Cal Culture

“Fund Me:” Researchers who can’t get corporate funding forced to get creative

With government funding more scarce, corporations have stepped in to underwrite an increasing amount of research in academia—as we’ve reported, industry now accounts for about 10 percent of funding for research at UC Berkeley, double the percentage it was two decades ago. But what about the iconoclastic researchers—the ones whose work is either irrelevant to, or at cross-purposes with, the profit-minded interests of corporate funders?

Cal lecturer’s email to students goes viral: “Why I am not canceling class tomorrow”

“I email my students all the time—that isn’t unusual,” Alexander Coward tells us. “What is very unusual is for one of those emails to go viral.”

The UC Berkeley’s math lecturer’s surprise is understandable. Among the torrent of listicles, kitty gifs, and youtube clips depicting moderate-to-severe injury that seize the imagination of the Internet daily, an email from a professor to his 800 students about the scheduling details of his class is hardly the stuff that memes are made of.

Pied Paupers? Devoted Cal Band keeps marching on a shoestring budget

The Cal Band is an indubitably upbeat bunch, its can-do spirit personified in longtime band director Robert Calonico. Which is why—despite being significantly underfunded and forced to foot many of their own expenses in support of the University—the band’s director and musicians prefer to stress how grateful they are for what they do receive.

But not everyone is so unfailingly optimistic.

Bad News Bears: Report dings Cal’s strikingly low admissions bar for student athletes

If they were winning, the news might not seem so bad. But they’re not. And it is.

Cal football is currently 1-10 on the season and has the worst-ranked defense in the country. As of the latest available statistics, they also have the lowest graduation rates of any BCS school—that is, of any major college football program in the country. Only 44 percent of players admitted between 2003 and 2006 graduated within a six-year time frame.

For the men’s basketball team, the rate was even lower—just 38 percent.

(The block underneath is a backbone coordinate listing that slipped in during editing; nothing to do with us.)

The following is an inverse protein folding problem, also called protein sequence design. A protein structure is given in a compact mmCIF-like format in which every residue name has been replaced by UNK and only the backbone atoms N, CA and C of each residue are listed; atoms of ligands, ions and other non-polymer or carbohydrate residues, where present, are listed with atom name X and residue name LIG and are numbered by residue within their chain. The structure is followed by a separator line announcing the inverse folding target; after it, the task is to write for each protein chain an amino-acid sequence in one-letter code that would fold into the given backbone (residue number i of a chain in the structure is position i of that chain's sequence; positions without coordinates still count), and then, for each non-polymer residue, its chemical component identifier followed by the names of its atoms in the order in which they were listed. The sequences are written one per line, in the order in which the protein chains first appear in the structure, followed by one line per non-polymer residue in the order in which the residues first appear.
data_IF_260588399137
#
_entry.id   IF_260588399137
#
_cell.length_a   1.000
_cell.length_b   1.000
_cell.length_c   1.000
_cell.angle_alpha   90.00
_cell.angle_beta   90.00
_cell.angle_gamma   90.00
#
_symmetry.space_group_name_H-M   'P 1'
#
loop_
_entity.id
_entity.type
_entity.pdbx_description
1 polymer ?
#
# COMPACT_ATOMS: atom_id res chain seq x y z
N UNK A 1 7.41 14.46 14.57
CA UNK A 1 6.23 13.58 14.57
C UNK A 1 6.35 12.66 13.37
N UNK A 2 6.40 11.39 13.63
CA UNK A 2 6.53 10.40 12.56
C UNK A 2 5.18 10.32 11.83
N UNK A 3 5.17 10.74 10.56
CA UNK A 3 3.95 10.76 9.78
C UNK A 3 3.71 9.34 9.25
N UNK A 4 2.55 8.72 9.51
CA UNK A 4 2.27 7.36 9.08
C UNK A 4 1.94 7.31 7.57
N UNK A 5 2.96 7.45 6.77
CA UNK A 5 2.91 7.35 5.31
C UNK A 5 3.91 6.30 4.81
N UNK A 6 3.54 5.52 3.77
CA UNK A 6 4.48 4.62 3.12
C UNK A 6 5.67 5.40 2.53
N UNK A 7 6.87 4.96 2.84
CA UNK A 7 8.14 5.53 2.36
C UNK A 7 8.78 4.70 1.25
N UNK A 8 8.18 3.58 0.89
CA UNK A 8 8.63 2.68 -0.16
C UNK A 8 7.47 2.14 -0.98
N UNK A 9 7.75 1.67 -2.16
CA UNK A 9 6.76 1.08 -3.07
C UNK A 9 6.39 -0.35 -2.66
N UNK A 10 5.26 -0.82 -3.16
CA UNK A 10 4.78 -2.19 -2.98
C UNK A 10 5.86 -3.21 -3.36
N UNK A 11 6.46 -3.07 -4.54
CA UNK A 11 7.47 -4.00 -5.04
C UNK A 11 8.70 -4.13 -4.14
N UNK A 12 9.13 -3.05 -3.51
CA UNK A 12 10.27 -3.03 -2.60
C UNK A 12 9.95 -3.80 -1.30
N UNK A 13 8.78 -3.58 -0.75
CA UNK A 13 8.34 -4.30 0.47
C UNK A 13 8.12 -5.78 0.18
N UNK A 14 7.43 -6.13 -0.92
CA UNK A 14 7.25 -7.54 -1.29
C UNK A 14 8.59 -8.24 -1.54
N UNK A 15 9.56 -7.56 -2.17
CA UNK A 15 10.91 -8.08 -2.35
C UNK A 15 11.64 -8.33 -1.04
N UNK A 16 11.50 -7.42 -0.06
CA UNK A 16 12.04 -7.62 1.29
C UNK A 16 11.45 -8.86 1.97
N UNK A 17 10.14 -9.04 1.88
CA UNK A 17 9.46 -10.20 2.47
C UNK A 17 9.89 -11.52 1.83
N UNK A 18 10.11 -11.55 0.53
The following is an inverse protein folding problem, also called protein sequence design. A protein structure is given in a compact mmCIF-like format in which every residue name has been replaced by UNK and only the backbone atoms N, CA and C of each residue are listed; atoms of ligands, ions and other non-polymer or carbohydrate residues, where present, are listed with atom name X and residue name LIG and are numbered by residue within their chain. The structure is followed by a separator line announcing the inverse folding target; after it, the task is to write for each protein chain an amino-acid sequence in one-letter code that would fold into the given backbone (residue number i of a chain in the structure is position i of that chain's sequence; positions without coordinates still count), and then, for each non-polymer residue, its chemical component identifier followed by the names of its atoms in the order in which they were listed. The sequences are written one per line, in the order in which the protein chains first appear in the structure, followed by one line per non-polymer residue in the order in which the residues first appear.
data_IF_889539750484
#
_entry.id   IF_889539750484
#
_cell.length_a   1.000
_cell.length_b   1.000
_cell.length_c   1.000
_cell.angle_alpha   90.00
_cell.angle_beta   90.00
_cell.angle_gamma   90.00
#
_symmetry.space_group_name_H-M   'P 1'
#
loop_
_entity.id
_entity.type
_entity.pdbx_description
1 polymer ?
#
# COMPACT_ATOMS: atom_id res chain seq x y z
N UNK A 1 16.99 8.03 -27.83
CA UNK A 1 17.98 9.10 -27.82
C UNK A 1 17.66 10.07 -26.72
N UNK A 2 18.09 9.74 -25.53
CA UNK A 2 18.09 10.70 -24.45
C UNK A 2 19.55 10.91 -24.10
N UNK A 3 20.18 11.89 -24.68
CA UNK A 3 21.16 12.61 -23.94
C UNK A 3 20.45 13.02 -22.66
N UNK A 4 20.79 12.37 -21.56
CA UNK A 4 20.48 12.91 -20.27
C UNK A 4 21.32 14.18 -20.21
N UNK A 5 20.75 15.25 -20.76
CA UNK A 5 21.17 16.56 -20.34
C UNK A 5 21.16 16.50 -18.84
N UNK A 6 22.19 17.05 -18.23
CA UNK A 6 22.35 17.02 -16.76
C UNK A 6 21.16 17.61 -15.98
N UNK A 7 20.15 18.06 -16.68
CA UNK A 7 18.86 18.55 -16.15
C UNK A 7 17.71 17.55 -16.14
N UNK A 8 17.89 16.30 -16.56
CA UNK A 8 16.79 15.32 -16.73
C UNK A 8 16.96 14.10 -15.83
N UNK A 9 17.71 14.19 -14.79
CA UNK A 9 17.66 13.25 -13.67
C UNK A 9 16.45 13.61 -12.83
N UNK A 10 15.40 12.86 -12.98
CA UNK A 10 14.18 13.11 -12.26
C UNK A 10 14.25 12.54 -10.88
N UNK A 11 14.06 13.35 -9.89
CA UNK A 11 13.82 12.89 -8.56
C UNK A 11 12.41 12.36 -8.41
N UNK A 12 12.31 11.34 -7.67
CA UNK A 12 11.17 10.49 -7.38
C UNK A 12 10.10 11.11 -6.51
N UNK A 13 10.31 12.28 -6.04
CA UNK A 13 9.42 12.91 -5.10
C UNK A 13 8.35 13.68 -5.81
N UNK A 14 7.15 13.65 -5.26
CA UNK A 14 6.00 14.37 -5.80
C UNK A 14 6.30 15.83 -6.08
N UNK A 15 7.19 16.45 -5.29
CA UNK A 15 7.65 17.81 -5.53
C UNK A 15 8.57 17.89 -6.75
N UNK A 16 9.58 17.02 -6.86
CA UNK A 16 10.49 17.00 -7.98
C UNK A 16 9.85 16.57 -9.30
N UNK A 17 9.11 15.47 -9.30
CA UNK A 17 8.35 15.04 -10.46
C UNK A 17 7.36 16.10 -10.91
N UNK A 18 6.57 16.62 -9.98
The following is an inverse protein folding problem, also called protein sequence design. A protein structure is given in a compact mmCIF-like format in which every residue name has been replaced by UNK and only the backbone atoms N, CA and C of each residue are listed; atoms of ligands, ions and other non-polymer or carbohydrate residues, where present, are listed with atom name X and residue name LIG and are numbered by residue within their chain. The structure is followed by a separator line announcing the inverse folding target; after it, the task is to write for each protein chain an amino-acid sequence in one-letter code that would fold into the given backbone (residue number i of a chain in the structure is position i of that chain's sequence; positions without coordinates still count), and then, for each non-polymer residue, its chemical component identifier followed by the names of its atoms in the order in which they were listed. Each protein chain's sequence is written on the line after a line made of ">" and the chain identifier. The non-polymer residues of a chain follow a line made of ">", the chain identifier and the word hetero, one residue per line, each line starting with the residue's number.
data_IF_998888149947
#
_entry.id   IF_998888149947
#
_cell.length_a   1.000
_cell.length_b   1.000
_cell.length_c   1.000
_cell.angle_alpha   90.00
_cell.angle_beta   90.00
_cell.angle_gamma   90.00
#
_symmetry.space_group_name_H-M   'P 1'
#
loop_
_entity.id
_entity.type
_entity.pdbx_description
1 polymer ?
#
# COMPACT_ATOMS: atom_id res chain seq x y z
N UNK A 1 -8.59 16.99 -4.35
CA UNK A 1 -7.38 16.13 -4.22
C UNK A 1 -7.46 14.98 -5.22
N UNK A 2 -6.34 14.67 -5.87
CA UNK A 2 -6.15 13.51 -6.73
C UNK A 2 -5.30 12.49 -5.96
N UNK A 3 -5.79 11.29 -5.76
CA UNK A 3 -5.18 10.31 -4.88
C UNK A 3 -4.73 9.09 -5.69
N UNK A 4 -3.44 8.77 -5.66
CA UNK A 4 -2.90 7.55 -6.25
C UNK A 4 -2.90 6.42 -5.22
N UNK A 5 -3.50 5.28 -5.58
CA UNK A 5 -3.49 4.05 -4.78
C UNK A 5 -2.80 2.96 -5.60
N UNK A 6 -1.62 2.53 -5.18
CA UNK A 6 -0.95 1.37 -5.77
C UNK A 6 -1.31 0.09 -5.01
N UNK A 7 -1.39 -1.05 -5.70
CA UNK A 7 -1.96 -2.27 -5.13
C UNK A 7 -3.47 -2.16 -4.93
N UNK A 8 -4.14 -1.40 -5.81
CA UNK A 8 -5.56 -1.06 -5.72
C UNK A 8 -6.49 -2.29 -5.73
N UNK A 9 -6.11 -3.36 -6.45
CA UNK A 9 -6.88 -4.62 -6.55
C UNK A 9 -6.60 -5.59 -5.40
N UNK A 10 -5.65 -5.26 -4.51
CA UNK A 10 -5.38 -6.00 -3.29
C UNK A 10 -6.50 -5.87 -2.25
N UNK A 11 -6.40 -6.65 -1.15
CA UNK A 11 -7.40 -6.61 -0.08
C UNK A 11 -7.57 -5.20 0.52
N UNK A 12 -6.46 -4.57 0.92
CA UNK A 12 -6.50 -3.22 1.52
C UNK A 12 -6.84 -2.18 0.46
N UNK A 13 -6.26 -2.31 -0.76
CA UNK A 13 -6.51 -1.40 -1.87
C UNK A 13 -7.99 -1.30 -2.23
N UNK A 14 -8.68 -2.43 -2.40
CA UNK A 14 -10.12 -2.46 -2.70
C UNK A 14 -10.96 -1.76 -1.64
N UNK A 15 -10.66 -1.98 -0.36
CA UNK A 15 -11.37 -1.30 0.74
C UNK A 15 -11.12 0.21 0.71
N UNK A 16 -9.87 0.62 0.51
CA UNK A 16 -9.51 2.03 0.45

A Walk on the Eccentric Side: Walking tours peruse the ins and outs of Berkeley

Their faces concealed under paper-bag masks, three protesters chant “Down with Emergency! Free India Now!”—an anachronistic reference to a 19-month period in the 1970s when India was essentially a police state. But this Berkeley demonstration is not being staged by a band of confused time travelers.

It is instead a recreation of a real event from the rich history of the Cal campus—and a key stop on the Berkeley South Asian Radical History Walking Tour.

“Not Enough” from Napolitano: Critics balk at $5 million in aid to undocumented students

New UC President Janet Napolitano’s announcement of a $5 million aid package for undocumented immigrant students appears to have done little—well, make that nothing—to assuage those most fiercely opposed to her appointment. If anything, it has sharpened the attacks. Characterizing the aid as an insincere response meant to deflect criticism, they continue to demand she simply resign.

Crash Course: Cal and its surge of foreign freshmen struggle to adjust to one another

The first time Larry Zhou traveled outside of China, it was to start his freshman year at Berkeley in 2010. The University’s bid to admit more international students—they would enhance campus diversity and pay sticker-price tuition—brought a surge of foreign arrivals with Zhou. More than a third came from Chinese territories.